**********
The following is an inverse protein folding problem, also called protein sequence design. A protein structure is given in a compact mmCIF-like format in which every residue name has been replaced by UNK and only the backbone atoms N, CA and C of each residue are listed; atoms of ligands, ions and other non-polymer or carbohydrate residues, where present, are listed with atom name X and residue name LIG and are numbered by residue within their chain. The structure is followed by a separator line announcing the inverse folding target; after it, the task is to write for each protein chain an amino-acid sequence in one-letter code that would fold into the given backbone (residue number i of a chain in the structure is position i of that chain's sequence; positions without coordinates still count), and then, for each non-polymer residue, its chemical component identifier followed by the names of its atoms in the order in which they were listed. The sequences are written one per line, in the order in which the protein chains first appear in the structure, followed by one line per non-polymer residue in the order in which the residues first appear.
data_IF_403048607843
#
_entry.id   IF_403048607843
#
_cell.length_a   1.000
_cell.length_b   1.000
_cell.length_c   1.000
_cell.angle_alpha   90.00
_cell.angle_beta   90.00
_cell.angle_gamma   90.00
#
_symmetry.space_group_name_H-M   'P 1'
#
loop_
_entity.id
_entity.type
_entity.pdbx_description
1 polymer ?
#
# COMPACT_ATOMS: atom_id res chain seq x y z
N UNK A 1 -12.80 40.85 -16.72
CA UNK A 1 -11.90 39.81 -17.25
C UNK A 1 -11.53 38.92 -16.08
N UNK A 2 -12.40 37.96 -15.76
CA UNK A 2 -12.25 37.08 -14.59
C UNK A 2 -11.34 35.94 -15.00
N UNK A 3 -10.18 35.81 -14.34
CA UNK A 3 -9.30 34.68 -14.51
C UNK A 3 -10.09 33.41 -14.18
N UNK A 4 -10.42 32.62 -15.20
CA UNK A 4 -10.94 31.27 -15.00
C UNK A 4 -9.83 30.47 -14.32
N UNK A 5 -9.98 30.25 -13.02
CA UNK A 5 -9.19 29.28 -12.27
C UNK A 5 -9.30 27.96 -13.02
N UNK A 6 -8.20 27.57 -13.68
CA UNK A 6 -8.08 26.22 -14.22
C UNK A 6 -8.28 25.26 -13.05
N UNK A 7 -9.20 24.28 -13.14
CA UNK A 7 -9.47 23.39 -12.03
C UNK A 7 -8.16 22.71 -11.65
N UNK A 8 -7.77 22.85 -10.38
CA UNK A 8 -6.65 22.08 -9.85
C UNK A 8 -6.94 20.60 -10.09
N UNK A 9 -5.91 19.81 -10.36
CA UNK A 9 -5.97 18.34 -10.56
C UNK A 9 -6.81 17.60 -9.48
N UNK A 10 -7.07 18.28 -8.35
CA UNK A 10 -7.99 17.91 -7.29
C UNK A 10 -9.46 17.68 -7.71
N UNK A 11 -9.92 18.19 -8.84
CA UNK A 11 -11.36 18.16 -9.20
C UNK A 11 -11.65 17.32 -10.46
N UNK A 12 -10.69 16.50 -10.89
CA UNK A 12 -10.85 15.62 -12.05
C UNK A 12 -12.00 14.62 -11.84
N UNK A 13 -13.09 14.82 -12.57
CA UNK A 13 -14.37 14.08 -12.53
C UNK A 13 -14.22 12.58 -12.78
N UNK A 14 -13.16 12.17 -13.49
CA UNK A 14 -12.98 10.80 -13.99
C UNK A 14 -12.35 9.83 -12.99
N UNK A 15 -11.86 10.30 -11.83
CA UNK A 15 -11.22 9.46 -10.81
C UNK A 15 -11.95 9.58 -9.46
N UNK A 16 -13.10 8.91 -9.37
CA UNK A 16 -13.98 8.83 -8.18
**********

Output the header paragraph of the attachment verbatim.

The following is an inverse protein folding problem, also called protein sequence design. A protein structure is given in a compact mmCIF-like format in which every residue name has been replaced by UNK and only the backbone atoms N, CA and C of each residue are listed; atoms of ligands, ions and other non-polymer or carbohydrate residues, where present, are listed with atom name X and residue name LIG and are numbered by residue within their chain. The structure is followed by a separator line announcing the inverse folding target; after it, the task is to write for each protein chain an amino-acid sequence in one-letter code that would fold into the given backbone (residue number i of a chain in the structure is position i of that chain's sequence; positions without coordinates still count), and then, for each non-polymer residue, its chemical component identifier followed by the names of its atoms in the order in which they were listed. The sequences are written one per line, in the order in which the protein chains first appear in the structure, followed by one line per non-polymer residue in the order in which the residues first appear.